Friday 16 November 2018

Waking hours: Gay byrne

In conversation with Ciara Dwyer

In all the years I was working, we were early risers. I happen to be married to a woman who is a lifelong early riser anyway. During summer months she loved getting up early and pottering around the garden.

She found it very serene. We'd both hit the boards at 6am -- the alarm would go off. No, there'd be no radio on in the morning, just peace and quiet and then I'd get out the door and be in the car at 6.50am. I'd listen to the Today show on BBC and Morning Ireland -- a mix of the two of them, just to get a feel.

We still get up early, some time between 7am and 7.30am. We listen to Morning Ireland and usually have breakfast together. We have cereal, fruit and tea. I'm not particularly a morning person. I like quietness and I like to take it easy. I don't like to be rushed in the morning, I'd rather get up half an hour earlier. We are dreadful people for being on time.

It's an insanity to think that I lived in Howth for 40 years and worked in Montrose and I drove in every day. Now that I'm retired out of Montrose, I'm living next door to it and I could walk to it. Our daughter Suzy is now living in our house in Howth with her family. I miss Howth and the sea hugely and I believe that it kept me alive for the past 40 years. I would not have lived to the age that I am if I had not been living in Howth, because I walked a great deal. Within one minute of closing the front door I could be on the cliff walk and have the place to myself. I'm still walking around here, but it's not the same thing. Bernard Levin wrote about walking across all the bridges of the Thames and I decided to do something similar in Dublin. I walked from Sandymount to the East Link bridge, all the way down to Heuston Station, crossing each bridge as I came to it. As I walk, I am saluted but not tormented. Kathleen and I have experienced nothing but kindness from people, which is extraordinary.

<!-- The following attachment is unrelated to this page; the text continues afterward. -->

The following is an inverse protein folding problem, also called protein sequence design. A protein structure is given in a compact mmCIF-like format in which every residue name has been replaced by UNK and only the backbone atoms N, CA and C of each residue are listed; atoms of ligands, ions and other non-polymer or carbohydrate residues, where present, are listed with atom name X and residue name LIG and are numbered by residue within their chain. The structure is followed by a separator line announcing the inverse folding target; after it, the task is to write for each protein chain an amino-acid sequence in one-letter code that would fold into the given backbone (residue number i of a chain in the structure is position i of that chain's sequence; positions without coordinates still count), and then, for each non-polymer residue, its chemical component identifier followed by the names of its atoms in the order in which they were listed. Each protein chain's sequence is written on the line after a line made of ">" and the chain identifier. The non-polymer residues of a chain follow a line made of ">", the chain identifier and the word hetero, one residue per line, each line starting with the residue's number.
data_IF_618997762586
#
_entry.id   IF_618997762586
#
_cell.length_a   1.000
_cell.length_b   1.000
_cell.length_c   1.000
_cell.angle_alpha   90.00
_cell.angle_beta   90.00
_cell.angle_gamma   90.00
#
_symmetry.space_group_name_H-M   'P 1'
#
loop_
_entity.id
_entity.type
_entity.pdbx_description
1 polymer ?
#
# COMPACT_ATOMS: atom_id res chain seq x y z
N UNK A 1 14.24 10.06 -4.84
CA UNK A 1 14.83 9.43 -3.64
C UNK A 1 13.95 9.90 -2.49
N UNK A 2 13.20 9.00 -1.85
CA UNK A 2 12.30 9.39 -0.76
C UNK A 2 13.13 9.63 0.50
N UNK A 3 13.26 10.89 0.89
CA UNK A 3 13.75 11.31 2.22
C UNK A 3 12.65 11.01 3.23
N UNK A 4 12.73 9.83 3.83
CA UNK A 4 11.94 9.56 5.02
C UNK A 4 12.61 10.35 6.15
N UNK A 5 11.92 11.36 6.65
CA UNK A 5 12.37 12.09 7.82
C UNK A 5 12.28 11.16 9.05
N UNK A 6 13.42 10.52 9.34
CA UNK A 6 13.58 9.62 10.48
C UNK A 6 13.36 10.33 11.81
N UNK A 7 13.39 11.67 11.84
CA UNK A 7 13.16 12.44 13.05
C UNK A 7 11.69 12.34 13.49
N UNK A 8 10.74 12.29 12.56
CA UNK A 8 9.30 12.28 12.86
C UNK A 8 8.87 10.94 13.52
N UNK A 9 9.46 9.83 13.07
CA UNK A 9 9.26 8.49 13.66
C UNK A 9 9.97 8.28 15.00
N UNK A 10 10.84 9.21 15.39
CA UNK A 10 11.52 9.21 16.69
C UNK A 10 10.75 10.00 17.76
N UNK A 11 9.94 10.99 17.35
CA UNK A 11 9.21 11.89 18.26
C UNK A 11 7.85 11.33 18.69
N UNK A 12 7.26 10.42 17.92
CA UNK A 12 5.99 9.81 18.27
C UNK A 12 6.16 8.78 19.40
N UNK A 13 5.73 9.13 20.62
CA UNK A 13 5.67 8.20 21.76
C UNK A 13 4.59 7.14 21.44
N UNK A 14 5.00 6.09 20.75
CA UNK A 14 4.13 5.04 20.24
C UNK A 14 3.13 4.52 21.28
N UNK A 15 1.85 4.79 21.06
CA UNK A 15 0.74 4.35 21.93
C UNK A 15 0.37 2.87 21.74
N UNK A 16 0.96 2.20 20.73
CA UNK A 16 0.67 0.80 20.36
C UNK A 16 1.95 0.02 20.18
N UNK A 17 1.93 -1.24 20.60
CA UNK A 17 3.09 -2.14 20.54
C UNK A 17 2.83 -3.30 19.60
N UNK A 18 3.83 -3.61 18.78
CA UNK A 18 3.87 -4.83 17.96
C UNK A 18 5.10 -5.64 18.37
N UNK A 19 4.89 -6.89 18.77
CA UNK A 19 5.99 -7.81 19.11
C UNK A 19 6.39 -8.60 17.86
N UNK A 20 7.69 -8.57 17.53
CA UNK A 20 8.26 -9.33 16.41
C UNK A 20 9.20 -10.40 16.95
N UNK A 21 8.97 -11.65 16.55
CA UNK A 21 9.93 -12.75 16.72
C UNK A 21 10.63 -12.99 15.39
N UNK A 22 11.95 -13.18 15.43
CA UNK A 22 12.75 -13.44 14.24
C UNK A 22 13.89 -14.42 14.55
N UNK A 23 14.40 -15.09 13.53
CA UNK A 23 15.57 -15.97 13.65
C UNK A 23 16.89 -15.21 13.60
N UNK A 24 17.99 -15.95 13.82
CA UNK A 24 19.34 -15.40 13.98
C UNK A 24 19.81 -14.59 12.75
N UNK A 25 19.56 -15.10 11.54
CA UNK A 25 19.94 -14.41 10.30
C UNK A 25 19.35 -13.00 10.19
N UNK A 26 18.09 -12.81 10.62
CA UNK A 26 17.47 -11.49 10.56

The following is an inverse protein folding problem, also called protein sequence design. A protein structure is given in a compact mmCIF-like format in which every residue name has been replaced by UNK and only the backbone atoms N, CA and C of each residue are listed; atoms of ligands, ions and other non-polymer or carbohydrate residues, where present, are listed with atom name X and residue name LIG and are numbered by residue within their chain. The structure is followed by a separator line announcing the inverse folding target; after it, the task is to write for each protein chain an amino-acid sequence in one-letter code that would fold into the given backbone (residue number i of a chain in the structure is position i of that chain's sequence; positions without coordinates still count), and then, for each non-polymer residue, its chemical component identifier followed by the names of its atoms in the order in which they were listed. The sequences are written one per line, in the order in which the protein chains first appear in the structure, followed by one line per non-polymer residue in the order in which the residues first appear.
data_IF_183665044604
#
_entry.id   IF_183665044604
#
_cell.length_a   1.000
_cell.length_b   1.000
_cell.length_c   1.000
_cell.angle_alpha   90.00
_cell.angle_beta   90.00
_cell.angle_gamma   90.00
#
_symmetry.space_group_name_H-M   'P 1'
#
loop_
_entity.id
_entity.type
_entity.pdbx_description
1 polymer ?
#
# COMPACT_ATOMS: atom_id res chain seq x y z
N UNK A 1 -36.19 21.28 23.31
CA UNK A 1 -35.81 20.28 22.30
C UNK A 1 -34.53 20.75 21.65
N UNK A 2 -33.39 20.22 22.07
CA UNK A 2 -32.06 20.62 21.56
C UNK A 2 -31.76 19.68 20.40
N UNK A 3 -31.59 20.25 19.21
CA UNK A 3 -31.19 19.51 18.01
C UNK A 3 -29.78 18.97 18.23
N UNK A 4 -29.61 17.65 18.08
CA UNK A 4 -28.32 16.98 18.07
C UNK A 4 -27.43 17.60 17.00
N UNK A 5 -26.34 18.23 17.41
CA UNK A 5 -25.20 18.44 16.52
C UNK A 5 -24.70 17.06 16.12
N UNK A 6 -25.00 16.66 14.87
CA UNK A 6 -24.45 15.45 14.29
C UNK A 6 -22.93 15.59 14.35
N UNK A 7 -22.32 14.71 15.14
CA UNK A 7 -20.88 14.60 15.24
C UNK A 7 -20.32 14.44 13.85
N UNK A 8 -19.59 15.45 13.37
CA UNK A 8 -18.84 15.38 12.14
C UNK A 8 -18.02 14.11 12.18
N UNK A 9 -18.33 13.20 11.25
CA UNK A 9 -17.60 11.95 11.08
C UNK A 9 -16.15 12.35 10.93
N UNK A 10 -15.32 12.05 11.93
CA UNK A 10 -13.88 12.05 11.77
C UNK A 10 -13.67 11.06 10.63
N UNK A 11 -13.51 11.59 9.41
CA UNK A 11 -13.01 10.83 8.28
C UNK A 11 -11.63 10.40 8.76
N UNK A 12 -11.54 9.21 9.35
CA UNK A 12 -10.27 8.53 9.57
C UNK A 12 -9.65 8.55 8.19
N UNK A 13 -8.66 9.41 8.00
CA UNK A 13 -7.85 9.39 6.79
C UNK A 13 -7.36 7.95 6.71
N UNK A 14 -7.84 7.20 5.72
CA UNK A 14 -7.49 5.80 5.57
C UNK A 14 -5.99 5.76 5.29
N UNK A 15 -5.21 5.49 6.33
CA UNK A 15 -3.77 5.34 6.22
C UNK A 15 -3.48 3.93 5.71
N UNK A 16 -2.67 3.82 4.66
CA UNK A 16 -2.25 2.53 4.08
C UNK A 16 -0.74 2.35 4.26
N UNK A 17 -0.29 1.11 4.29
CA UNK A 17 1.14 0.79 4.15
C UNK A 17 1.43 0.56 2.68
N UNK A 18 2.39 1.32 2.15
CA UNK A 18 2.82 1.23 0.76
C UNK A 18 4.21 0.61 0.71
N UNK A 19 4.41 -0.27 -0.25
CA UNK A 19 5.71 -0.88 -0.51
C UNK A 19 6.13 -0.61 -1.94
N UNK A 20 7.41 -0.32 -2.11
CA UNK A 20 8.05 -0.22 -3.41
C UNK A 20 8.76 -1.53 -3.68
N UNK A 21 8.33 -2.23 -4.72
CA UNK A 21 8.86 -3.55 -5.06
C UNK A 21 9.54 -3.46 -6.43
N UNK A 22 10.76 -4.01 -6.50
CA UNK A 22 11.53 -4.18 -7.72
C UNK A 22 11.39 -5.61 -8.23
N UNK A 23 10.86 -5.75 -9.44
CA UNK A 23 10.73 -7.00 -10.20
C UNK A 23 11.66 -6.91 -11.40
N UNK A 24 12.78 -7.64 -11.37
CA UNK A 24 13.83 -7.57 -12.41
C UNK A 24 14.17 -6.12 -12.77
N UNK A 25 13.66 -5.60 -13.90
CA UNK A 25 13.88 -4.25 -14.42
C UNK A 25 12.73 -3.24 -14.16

When I was in RTE there was an absolute routine to my day. I would go straight into the Late Late Show office, do some work there and then I'd go across to the radio studio at 8.15am. I was blessed to have two wonderful people as producers, John Caden and Alex White, they were terrific guys. A sack of mail came into RTE every day addressed to Gay Byrne and they all had to be processed. Then, we'd have a word about who we were going to interview and a list of possible records -- which we never got to play, what with all the phone calls. After the radio programme we'd pile up in the canteen and talk about the next day and the next day.

There was no secret about doing interviews. It was just listening to what other people had to say. You would have formulated a number of questions to ask them but if they said something that was unexpected such as, 'That was when my father murdered my mother', well, you'd go after that. I would have been genuinely interested in most people I interviewed. The secret of an interview is that a person has a story to tell, that it's an interesting story and the person has the capacity to tell it. With a live talk show, if they ain't gonna talk, they shouldn't be on.

My working day in RTE would have gone on until 4.30pm and then I would leave to avoid the traffic -- but quite often I would hang around until 7pm because I would have to see a play or a film for work. Then, I would meet Kathleen in town for that.